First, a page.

For this chair – use the Wisteria one shown above and cover in a linen check.  Contact the Lone Rangers to see his Swedish demi lune tables.

 

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Reproduction chairs are mixed with a table with painted legs.  This is a great idea for a sprucing up an old table – paint the legs cream and keep the top darker. 

 

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Ballard Designs – set of 2 for $450.00

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Wisteria – $356.   These chairs come in almost every color!

 

The Lone Ranger – use a pair of these in a dining room filled with one set of china or all white plates.

 

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A dining room set up in a kitchen.  The interest here comes from the accessories on top – a set of light jars.   Again, the more, the better.

 

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I used this collection of white bisque accessories in some bookshelves recently and they really make a statement.  They start at $69 from Ballard Designs.

 

 

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By just using a white tablecloth, a look of the table is changed so much.   Instead of a dark look, the table looks light and fresh.   Love this dining room!

The wallpaper makes this dining room – and it would be hard to source on a budget, but….contact Scott Simon from Jardins en Fleur.  I used his handpainted wallpaper in my bedroom and it turned out beautifully.  It’s much cheaper than De Gournay and if you are serious about it – give him a call – for sure!!!  HERE.

If you are handy with a paint brush, you could always try stenciling out a design like this – and if it doesn’t work – paint over it!!! 

 

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Patricia aka Mrs. Blandings who is not an artist – painted this herself in her own dining room.  I think it’s amazing!  She gives a tutorial HERE if you want to try it.  Isn’t this incredible?

 

Also, in the room, the chandelier is new – from Circa Lighting.  Wisteria has great blue and white pieces for the house. 

But, it’s all about the wallpaper here.

 

 

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With a really tight budget – get a large round table from an office supply place and sew a skirt for it in a vibrant color.   Get a set of reproduction French chairs from any retail store (see the French chairs cited above) then reupholster them in a contrasting color.  Green and blue together are so fresh looking.

When sewing a skirted table – be sure to line it.  I use blackout lining.  It’s thick and it makes the skirt drape so pretty.  And be sure to puddle it 1 or 2 inches.

 

 

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Instead of going light on an old table, go black, then mix it with white painted chairs.  If you are really handy, paint a stencil in matching colors on the hardwood.  The painted floors add the punch here, something that almost anybody could do on their own.   Here are two tutorials to painting your own floors:  HERE and HERE.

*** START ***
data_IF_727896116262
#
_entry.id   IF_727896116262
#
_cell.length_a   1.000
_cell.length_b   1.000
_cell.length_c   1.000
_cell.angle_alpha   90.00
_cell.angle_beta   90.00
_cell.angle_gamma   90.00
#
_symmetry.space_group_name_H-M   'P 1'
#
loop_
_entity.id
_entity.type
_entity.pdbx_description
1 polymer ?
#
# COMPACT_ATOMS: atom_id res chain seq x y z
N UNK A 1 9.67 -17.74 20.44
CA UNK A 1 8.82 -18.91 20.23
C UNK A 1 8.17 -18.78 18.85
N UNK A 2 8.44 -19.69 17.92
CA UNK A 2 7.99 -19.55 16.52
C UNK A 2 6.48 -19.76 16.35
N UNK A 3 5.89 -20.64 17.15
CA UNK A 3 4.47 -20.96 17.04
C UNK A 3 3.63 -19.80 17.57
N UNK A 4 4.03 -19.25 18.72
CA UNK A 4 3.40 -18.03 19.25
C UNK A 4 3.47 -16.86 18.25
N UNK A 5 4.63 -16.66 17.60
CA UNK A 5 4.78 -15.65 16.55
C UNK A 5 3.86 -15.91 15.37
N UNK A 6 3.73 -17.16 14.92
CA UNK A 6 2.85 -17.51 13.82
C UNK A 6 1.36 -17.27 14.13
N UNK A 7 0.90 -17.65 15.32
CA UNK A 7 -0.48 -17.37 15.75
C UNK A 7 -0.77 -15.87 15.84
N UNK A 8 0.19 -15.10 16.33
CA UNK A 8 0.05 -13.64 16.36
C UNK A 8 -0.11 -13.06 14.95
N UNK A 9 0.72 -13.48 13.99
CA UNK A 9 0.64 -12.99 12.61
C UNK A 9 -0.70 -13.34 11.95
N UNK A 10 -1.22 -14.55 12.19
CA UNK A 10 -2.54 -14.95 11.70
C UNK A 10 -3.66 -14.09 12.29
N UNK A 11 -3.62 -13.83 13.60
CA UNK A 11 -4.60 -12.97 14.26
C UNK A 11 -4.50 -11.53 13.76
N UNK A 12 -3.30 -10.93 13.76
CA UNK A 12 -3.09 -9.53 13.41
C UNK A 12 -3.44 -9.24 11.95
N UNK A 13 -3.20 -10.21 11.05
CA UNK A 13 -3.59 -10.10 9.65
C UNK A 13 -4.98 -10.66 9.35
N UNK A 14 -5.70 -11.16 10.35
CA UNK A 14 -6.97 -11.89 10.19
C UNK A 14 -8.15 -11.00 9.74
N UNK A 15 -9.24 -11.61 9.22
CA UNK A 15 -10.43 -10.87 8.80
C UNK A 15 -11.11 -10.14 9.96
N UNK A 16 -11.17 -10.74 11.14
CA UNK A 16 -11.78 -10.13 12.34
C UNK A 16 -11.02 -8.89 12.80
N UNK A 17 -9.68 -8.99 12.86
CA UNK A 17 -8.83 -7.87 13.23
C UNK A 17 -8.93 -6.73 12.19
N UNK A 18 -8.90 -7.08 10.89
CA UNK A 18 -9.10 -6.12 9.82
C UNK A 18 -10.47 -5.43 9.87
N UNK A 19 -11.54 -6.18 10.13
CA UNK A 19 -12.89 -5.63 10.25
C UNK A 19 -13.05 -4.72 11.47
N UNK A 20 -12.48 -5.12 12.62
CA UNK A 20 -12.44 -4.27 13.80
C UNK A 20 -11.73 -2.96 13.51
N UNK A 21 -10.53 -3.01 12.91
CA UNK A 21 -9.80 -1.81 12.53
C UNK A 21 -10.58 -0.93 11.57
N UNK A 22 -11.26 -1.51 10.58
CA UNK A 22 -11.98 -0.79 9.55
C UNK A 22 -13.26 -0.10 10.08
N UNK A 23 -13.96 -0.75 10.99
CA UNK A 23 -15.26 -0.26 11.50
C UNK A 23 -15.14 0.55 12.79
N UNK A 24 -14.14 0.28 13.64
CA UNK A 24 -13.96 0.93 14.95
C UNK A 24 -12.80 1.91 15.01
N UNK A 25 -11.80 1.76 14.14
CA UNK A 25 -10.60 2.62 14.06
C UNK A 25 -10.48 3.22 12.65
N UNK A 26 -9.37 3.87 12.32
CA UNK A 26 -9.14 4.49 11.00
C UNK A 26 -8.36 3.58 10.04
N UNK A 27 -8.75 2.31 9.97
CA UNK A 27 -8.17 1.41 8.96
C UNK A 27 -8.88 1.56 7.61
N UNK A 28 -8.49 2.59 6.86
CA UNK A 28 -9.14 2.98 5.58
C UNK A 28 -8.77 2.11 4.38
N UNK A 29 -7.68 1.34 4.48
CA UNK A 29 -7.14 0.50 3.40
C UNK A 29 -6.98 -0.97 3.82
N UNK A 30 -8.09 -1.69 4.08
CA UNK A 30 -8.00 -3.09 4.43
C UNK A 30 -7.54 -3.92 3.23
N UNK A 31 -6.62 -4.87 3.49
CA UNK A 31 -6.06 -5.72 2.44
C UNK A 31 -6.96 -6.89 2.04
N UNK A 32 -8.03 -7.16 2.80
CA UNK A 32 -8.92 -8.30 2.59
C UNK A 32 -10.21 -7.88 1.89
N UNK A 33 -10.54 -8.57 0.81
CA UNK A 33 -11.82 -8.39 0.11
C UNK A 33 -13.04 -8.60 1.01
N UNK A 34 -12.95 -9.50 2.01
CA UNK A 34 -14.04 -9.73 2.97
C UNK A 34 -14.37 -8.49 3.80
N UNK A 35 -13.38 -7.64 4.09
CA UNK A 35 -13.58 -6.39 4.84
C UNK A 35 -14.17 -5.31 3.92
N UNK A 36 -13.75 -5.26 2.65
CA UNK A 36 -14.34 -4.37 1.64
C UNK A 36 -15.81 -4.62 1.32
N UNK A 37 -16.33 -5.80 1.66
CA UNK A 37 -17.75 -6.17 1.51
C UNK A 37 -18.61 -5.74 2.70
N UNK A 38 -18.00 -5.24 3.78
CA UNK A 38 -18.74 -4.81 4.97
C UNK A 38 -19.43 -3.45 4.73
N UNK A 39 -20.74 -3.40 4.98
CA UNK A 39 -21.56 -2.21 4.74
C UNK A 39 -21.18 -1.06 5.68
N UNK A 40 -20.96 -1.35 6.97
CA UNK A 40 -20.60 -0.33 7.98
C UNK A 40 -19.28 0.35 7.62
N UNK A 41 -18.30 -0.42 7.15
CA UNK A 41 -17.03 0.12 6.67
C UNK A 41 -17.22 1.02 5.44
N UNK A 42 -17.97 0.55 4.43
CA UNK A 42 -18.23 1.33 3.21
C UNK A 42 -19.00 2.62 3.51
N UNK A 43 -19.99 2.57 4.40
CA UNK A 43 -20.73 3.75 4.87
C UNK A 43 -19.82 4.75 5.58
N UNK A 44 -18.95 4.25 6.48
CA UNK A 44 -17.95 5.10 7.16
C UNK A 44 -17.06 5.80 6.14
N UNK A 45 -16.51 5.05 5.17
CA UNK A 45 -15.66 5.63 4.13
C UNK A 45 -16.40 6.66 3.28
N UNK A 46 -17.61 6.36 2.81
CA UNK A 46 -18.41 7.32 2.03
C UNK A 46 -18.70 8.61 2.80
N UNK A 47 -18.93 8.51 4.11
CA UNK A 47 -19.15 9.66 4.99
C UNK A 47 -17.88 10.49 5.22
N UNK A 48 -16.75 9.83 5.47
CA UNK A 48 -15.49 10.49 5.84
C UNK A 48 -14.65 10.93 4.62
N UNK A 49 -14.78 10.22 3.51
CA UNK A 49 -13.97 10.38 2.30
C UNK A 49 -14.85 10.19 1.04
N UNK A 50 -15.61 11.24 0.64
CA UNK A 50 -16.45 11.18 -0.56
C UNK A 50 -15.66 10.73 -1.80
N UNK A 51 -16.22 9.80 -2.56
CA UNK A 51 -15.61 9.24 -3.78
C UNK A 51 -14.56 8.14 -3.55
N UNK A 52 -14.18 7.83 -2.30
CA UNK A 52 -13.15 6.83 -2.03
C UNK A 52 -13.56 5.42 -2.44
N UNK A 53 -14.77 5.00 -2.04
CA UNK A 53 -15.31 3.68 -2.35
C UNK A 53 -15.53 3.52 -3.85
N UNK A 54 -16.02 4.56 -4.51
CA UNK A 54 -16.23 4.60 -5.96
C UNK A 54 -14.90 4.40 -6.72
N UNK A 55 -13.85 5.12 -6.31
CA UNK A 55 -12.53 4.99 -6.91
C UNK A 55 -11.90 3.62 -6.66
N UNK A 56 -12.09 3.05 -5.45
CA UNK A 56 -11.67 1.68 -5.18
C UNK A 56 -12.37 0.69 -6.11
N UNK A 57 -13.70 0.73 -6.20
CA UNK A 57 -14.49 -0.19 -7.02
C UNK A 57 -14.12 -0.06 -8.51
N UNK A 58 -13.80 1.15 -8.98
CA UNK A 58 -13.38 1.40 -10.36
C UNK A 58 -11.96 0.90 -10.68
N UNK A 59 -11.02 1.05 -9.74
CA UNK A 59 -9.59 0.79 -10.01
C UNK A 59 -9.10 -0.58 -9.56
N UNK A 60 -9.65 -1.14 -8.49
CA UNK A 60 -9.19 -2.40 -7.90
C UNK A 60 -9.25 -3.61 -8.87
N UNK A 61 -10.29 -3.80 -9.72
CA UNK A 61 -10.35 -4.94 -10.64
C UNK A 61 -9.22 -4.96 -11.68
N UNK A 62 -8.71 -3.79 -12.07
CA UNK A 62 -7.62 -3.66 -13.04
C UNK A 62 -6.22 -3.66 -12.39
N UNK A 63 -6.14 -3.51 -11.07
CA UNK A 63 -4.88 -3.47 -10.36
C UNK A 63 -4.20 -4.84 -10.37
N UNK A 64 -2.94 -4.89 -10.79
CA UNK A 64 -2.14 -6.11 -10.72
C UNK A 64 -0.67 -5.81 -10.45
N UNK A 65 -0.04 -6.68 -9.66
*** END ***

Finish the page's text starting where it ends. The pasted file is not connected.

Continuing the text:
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What I love about this room – a dressy dark table mixed with lighter chairs.  Dark, matching chairs would have been so boring and predictable.   And the Swedish day bed that makes this room.

 

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Soft Surrounding has this great Swedish repro!   Add it to the dining room for a great focal point.

 

And the Lone Ranger has a lot of Swedish settees that could be placed in front of or between windows in your dining room.

 

 

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Ginger Barber designed this dining room which I love.  The white leg on the table catches the eye.  And again, I love the Swedish sofa used in the window.  Another great idea – wood pedestals with urns on top.  That is certainly a look you can get on a budget.  Can’t spend the money on a chairs like these?  Try these from Wisteria.

  

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Wisteria has these for $400.  For a true chair like above – I would check out all the antique stores and flea markets for an old set.  Try EBay and 1st Dibs.  But, they can be pricey. 

 

When I need a set, I call Hien Lam and buy them there.  The price is reasonable, certainly cheaper than retail.  But – they are a splurge.  HERE

 

 

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And finally – I just love this dining room.  It’s so cozy and inviting.  This would be easy to copy on a budget – using a round table instead of an oval.  I love the double skirt with the rough linen overlay. 

Getting a set of gorgeous French chairs with aged leather would be hard.  But think about buying a set of cheaper French chairs and covering them in a distressed pleather from Pindler and Pindler just on the inside.  No leather?  Try suede or velvet for a similar effect.  Leave the back neutral for contrast and interest.  To flank the window, skirt two rectangular tables or file cabinets and top with a collection of blue and whites or white vases.  Add a crystal chandelier from EBay and a seagrass rug from Pottery Barn. 

 

I hope I have given you a lot of ideas to think about in your dining rooms – mostly using the trendy Belgian styled dining table  - and how to avoid a boring showroom look with all matching light stains. 

I think the Belgian styled table is here to stay for awhile longer,  but the all monotone palette is looking a little tired.  By using printed fabrics and curtains and vases –you can add some color without it being blinding bright.  And by mixing in antiques or vintage pieces, you give the room patina and interest.